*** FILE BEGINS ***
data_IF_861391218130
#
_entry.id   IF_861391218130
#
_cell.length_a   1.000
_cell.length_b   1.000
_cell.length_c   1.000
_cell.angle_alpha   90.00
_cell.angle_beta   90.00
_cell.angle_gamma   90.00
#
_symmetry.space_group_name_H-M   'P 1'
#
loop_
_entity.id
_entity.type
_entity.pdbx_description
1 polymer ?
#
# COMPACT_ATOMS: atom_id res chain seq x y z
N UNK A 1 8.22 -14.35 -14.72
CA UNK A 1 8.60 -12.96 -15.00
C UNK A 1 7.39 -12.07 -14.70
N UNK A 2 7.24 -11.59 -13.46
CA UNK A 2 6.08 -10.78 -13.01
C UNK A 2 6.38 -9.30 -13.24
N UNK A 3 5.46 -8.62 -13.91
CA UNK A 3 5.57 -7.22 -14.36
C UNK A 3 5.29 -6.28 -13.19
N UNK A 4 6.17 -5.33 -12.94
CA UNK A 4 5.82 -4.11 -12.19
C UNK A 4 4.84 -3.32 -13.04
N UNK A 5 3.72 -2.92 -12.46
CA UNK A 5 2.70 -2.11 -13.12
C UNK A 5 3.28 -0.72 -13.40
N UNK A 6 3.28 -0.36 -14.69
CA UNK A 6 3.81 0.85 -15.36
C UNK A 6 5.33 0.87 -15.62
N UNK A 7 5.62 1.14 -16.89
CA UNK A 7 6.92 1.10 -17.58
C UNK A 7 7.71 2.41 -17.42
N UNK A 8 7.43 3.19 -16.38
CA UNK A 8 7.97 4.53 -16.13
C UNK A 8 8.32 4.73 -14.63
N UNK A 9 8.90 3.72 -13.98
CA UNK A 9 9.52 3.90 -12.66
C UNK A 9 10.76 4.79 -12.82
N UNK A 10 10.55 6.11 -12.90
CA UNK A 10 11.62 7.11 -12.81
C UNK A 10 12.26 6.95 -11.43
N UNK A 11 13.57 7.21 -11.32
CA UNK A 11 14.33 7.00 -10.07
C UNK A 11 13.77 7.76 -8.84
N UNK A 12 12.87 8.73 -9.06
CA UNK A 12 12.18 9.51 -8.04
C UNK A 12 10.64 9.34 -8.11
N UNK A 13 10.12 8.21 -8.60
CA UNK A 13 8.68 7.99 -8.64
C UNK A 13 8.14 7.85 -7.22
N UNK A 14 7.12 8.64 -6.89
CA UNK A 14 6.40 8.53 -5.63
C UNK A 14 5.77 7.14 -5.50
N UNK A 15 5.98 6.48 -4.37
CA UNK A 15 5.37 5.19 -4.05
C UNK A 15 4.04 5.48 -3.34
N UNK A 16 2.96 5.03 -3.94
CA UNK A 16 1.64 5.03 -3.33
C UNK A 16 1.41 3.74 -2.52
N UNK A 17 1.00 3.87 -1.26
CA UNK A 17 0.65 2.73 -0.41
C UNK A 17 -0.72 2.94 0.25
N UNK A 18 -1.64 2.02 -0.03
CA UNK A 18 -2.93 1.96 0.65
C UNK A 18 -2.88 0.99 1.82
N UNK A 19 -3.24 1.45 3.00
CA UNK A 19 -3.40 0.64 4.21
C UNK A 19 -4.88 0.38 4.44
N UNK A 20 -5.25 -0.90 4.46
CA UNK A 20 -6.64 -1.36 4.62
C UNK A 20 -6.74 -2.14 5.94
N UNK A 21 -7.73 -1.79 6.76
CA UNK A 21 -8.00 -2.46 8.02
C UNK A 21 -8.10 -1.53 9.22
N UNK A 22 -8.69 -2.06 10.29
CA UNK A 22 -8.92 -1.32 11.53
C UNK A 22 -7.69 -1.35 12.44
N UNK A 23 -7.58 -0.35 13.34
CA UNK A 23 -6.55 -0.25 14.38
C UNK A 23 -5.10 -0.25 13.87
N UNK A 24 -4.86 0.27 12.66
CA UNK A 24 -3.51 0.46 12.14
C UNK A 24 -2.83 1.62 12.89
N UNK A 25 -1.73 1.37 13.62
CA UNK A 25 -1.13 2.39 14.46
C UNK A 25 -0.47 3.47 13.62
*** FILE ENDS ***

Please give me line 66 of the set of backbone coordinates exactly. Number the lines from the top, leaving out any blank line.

N UNK A 16 2.96 5.03 -3.94